Molting Cicada Nymph
Beauty in Your Backyard
Most of us have heard the drumming of adult male cicadas through the day and night as they call out to their female counterpart. Before the nymph can join the social ranks of the hundreds of adults populating the trees and seek another for mating it must molt and emerge from its brown husk to begin the next stage of its life as a fully developed cicada.
After digging its way out from its long stay underground as a grub, the nymph climbs onto a tree or nearby structure and begins the molting process by breaking through a seam along the back of its exoskeleton. We often miss this process as it takes only about 20 to 25 minutes to complete. I captured these images snapping a picture every several seconds.
During molting the transforming insect is vulnerable to predators and can easily be eaten before it even makes it out. A young opossum perched on the fence kept an eye on me while I watched the cicada. It was a quiet night except for the rhythmic drumming in the trees and the smacking sound of me swatting the biting mosquitos. My love of science and curiosity of nature kept me determined to not miss the event of this beautifully detailed bright green creature coming forth.
Its movements were so slow that I couldn't see a difference while watching and would look away for a moment and then return to see noticeable progress.
Its alien-like details, colors and textures were changing by the minute. I wondered if it could see me with its big glossy black eyes and whether I was causing it stress being so close. As I watched, I felt as if he was putting on this magnificent show just for me! The delicate brown shell looked too small to have housed the plump cicada that worked its way out. Much like a seed husk breaking open and coming up through soil to release a new soft green sprout the cicada's soft folded leaf-like wings begin to open.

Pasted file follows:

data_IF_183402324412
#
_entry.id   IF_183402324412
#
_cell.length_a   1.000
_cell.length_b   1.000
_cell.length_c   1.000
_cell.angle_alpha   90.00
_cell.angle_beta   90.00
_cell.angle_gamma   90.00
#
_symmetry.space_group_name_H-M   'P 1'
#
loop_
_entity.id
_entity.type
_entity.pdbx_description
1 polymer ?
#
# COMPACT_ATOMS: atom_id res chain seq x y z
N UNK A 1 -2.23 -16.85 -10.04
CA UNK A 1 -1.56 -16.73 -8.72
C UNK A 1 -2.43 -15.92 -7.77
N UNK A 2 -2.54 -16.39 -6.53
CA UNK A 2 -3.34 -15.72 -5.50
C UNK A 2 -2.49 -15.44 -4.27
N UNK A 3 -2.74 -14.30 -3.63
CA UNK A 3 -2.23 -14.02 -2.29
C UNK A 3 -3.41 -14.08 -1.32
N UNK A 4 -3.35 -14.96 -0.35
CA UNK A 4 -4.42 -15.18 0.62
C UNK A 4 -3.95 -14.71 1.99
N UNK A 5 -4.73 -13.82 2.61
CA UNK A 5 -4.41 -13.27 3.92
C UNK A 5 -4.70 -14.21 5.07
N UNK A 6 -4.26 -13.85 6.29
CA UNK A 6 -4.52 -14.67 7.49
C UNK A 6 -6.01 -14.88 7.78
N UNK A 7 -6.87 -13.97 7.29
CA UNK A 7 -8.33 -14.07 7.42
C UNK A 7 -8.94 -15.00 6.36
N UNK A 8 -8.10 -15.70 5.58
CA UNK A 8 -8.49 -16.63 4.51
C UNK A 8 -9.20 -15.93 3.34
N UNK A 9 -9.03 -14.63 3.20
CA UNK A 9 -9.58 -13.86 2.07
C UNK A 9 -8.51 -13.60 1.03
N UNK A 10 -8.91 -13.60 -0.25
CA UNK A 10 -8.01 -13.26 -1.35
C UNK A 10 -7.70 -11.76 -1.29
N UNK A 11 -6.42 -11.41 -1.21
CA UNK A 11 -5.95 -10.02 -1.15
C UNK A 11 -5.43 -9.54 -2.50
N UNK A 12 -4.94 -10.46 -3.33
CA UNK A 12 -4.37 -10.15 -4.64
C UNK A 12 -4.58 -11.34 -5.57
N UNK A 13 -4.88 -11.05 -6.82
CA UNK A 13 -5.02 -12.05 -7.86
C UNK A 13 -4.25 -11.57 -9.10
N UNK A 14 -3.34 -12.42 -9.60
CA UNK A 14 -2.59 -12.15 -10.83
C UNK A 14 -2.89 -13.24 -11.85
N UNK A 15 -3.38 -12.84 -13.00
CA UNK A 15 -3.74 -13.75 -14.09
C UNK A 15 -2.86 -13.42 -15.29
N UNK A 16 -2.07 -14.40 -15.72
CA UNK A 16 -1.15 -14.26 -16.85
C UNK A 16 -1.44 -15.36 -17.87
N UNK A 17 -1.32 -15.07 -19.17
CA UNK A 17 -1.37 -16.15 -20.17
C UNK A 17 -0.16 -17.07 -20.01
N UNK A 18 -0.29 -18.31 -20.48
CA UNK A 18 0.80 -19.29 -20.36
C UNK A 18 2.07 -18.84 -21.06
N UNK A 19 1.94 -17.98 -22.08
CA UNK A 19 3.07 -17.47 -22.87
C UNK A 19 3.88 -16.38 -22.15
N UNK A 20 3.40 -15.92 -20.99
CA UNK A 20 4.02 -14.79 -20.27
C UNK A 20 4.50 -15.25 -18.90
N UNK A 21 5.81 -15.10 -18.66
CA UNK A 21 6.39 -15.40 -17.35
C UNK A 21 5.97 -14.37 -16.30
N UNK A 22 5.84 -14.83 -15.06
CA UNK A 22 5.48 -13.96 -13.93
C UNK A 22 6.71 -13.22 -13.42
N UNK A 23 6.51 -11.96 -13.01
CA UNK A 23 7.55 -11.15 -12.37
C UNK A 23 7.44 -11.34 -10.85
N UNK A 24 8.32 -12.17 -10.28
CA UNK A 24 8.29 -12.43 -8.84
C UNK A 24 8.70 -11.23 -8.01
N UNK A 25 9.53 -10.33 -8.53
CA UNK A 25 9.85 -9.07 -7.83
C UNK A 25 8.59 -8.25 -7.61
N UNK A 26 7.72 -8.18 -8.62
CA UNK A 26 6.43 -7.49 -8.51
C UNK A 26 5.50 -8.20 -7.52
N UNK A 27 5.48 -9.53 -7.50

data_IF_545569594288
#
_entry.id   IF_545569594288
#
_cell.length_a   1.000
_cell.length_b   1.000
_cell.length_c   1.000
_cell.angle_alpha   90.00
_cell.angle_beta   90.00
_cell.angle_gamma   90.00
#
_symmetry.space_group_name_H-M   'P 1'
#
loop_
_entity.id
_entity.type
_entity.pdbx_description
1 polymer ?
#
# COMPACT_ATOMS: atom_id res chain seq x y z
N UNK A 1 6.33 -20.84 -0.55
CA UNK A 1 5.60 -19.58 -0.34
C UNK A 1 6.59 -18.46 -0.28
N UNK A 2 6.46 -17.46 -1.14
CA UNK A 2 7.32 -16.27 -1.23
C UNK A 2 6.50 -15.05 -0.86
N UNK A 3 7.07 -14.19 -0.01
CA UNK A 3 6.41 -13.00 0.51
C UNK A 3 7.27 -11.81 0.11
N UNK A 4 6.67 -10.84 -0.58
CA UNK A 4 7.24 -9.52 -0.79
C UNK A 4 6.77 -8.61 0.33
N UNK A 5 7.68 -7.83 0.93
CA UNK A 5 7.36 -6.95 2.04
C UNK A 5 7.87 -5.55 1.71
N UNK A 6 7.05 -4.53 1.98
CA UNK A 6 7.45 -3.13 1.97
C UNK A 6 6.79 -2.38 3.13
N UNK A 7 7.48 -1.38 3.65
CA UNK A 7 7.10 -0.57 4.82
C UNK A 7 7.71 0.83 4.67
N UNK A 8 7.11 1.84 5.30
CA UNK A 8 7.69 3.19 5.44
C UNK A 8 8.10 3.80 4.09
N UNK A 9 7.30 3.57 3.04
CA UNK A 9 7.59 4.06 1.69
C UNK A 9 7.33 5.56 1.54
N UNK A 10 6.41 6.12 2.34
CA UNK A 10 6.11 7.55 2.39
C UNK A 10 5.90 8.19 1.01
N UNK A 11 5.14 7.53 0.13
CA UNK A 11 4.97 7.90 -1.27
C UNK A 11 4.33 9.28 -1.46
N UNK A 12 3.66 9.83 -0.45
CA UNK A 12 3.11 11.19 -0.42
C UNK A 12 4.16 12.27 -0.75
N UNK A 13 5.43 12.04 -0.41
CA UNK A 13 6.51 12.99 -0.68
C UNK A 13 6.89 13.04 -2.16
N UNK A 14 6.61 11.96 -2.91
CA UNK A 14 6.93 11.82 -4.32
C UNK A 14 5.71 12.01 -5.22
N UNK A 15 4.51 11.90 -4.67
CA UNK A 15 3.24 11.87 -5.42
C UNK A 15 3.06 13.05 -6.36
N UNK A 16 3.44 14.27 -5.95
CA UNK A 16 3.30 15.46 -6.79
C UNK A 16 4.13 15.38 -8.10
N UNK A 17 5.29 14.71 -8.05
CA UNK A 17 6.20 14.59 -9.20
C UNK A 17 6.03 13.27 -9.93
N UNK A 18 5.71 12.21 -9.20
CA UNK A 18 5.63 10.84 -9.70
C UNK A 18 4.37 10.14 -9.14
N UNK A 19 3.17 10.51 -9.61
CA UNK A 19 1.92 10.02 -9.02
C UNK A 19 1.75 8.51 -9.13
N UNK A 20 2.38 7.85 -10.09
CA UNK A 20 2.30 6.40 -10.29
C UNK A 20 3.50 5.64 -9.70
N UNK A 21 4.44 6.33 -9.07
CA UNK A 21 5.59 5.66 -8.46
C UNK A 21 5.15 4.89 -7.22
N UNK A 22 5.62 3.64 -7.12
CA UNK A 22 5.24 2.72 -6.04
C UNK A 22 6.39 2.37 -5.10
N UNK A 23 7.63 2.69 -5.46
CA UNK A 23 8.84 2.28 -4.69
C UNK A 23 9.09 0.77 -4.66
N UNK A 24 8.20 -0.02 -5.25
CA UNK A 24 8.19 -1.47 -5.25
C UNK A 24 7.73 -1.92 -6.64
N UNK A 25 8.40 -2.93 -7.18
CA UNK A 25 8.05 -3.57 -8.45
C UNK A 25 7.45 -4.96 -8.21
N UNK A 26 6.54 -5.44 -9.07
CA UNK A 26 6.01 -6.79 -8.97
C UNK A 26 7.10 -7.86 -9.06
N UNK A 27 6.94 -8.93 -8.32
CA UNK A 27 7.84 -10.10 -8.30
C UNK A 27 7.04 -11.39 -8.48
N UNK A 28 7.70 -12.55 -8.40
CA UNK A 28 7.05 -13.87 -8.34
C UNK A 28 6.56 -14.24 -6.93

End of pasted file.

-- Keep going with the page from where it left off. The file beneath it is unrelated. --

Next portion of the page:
As the parting of the two becomes more pronounced, it looks as if they are each individual creatures. The cicada standing tall in the saddle of its former host shell. The two fine white threads are breathing tubes–the remnants of tracheae. During the separation between the cicada and its shell, the shed tracheae strands left behind are replaced by new tracheae within the cicada.
The cicada is almost free as it hangs gingerly by the end of its abdomen still tucked inside the shell. The wings have unfurled as fluids move through them and air begins to dry them. In a quick flick the cicada drops and lands holding tight to finish the airing and expansion of its wings.
The cicada begins changing color within minutes of abandoning its cast skin. Trading its bright green palette for browns and blacks. Soon the cicada is fully formed with long transparent wings that drape much of its stout body.
The adult cicada is now ready to join the masses of drumming males in search of love! My little friend will be lost in the trees blending his song with hundreds of others. But I was lucky enough to have witnessed his coming of age and I'm pretty sure I kept the opossum from eating him!